Swensen had discovered working in finance that sophisticated investors had new options. There were the venture capital firms along Palo Alto’s Sand Hill Road that were seeding semiconductor manufacturers and the newer tech companies. There were the nascent private equity firms leveraging up to take faltering companies private, then remake and resell them (or their parts) at a profit. And there were hedge funds, profiting by exploiting discrete, temporary opportunities—an artificially propped-up currency, say, or a stock whose price didn’t fully reflect the odds of an impending merger.
And so, after Swensen took over, the garnish became the meal. He invested in San Francisco’s Farallon Capital Management LLC, founded by Tom Steyer, Yale class of ’79. Farallon started out in merger arbitrage, then moved into distressed debt, buying up, among other things, the largest bank in Indonesia. By the time Steyer left Farallon in 2012 to devote himself to liberal activism—he’s now running for president—it was one of the largest hedge funds in the world.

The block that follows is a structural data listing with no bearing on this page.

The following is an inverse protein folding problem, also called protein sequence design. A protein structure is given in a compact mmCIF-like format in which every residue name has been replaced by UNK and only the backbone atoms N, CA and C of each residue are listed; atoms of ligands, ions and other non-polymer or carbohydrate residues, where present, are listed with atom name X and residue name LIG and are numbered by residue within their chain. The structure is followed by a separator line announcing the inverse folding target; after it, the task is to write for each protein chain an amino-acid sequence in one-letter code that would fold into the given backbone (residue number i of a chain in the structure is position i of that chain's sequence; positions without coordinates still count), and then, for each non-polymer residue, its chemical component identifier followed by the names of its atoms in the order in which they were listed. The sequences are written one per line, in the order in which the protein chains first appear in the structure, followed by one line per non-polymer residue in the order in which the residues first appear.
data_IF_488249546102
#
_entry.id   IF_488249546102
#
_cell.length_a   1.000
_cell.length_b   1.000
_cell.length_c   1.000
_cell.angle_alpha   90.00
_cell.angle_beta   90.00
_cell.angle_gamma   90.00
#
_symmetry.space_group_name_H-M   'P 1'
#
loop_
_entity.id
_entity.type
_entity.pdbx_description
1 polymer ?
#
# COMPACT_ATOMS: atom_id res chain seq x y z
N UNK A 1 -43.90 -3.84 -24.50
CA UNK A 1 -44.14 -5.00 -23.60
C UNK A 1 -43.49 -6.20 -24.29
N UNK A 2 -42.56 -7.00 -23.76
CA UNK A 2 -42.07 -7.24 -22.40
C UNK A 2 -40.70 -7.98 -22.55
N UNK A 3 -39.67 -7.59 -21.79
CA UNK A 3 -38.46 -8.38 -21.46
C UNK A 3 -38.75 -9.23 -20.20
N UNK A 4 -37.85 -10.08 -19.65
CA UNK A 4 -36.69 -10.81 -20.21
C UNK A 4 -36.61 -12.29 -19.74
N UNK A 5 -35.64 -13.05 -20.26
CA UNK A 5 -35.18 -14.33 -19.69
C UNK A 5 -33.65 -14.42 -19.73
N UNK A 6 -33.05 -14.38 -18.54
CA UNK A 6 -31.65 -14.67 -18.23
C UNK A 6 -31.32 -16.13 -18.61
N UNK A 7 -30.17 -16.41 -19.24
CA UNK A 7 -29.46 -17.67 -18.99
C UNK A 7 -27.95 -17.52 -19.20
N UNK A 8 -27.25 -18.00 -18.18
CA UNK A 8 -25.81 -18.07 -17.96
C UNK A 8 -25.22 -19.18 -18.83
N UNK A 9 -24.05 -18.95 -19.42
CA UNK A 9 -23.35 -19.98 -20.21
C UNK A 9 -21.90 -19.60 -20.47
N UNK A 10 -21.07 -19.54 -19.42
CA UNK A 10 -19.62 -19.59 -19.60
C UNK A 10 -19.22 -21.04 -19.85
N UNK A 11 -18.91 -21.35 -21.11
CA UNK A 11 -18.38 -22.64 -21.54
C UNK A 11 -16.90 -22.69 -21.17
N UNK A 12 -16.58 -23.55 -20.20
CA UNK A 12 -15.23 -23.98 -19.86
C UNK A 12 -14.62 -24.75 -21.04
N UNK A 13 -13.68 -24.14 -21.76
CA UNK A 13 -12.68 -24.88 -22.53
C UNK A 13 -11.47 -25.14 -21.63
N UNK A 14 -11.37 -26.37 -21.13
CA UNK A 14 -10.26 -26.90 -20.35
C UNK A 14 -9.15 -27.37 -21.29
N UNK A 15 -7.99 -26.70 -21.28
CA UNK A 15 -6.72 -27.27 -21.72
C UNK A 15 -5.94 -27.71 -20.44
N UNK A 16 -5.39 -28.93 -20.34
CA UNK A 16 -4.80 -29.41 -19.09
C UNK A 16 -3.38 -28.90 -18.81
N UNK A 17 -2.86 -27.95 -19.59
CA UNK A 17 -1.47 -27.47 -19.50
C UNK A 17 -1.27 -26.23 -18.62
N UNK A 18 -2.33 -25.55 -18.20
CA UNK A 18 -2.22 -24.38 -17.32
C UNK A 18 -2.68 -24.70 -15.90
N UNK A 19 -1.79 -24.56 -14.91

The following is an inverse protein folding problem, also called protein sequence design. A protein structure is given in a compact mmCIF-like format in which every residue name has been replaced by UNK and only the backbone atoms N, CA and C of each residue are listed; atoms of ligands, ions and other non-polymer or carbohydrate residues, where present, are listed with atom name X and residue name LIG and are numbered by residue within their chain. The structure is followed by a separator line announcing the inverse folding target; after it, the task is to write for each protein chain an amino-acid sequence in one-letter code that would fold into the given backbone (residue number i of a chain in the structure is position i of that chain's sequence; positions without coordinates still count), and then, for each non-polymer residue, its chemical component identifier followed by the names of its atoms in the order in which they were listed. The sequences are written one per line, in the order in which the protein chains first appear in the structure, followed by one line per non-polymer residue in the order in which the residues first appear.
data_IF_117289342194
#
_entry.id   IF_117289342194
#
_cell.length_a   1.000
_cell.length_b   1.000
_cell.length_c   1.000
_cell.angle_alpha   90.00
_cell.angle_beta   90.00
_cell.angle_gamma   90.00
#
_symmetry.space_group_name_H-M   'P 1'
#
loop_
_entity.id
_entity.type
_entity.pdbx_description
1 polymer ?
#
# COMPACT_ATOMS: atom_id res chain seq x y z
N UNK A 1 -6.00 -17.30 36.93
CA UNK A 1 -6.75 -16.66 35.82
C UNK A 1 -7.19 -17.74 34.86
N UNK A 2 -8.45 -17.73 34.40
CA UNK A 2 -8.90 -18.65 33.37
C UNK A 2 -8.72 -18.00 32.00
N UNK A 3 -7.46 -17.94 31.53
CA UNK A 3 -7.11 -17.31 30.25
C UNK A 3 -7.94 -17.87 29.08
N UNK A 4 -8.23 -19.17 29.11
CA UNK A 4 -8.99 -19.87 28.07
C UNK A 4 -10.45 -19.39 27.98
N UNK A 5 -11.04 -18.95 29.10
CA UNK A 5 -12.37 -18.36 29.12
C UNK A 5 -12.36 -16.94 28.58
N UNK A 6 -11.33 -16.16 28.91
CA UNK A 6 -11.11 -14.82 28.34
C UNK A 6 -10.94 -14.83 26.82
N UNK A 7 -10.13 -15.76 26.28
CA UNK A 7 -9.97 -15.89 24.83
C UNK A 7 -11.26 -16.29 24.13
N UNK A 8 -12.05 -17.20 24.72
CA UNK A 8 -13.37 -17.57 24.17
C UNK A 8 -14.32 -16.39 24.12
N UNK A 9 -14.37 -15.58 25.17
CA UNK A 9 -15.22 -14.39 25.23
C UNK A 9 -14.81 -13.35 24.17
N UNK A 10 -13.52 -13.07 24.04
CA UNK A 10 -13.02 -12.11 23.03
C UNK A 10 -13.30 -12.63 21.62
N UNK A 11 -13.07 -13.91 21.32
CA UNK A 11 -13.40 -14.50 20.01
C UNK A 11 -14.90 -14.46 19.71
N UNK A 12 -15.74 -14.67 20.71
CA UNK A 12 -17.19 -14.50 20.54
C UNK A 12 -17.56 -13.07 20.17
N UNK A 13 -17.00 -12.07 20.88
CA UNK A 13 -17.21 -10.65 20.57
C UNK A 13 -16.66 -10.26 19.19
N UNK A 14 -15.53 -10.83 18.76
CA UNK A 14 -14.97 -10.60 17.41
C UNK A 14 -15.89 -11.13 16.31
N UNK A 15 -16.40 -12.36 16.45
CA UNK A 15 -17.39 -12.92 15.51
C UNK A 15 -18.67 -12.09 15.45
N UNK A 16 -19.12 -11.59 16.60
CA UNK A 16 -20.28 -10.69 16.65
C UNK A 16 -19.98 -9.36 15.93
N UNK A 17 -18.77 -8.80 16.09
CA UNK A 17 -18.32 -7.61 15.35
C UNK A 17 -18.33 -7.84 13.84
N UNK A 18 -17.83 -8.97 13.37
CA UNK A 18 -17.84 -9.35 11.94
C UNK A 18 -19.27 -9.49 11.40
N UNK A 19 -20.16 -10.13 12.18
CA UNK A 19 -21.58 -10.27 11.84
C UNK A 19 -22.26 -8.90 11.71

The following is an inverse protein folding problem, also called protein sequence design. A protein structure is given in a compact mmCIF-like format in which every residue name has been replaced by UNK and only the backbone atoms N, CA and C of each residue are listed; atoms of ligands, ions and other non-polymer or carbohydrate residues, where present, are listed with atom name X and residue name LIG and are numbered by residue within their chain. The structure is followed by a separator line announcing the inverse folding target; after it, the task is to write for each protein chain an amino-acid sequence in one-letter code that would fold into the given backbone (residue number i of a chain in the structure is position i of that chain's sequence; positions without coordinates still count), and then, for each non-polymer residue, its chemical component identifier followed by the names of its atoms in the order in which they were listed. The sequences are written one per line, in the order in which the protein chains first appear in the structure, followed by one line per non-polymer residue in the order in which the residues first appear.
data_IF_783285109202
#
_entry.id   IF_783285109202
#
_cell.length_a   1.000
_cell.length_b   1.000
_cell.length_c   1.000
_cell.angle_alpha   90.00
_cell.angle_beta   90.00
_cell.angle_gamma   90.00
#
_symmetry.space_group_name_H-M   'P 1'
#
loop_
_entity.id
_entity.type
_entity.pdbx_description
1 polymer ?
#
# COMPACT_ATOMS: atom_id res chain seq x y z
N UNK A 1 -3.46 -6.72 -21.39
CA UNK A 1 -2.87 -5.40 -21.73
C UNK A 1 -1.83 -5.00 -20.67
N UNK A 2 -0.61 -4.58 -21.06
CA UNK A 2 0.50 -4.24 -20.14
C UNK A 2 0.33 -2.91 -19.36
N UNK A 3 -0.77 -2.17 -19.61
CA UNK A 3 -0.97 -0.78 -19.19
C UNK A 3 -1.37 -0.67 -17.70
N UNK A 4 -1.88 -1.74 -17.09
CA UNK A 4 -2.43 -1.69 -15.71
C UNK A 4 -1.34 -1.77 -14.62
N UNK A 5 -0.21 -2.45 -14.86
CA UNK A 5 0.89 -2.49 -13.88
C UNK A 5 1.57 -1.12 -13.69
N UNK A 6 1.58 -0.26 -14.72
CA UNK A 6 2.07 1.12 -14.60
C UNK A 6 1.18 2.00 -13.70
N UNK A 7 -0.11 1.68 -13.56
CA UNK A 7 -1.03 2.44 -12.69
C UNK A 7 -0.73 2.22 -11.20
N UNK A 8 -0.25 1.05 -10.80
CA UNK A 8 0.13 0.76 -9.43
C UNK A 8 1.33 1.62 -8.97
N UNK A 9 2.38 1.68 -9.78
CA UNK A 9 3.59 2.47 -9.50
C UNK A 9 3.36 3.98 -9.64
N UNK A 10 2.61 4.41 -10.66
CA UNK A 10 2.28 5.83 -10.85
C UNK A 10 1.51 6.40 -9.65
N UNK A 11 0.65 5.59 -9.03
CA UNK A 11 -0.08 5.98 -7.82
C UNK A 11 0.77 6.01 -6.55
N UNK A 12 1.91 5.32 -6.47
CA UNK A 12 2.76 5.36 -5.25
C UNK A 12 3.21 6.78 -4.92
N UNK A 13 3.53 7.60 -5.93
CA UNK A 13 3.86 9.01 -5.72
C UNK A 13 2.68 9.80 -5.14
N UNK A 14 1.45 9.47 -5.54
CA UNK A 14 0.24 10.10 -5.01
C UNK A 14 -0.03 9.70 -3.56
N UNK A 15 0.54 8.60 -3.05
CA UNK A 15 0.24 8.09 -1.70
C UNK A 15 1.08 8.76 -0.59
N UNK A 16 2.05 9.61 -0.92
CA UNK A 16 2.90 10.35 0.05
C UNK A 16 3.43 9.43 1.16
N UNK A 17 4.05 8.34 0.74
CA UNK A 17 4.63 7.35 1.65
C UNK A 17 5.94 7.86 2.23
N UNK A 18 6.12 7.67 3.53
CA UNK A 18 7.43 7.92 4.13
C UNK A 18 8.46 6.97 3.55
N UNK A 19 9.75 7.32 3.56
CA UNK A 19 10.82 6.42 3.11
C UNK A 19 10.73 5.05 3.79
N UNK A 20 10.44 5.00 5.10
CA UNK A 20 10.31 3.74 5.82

Yale’s biggest rival was doing something similar. In the early 1990s, under new head Jack Meyer, Harvard Management Co. began hiring private equity specialists and hedge-fund-style investors to run its money internally. Yale and Harvard also began investing heavily in natural resources such as oil, natural gas, and timberland. If you wanted to unload your forest quickly, good luck. But to Swensen and other endowment officers, that was a virtue. “The illiquid nature of real assets and the information-intensive aspects of the transaction processes favor skilled and experienced investors,” a 2003 Yale endowment annual report read. In other words, the assets were going cheap because so few people could handle them.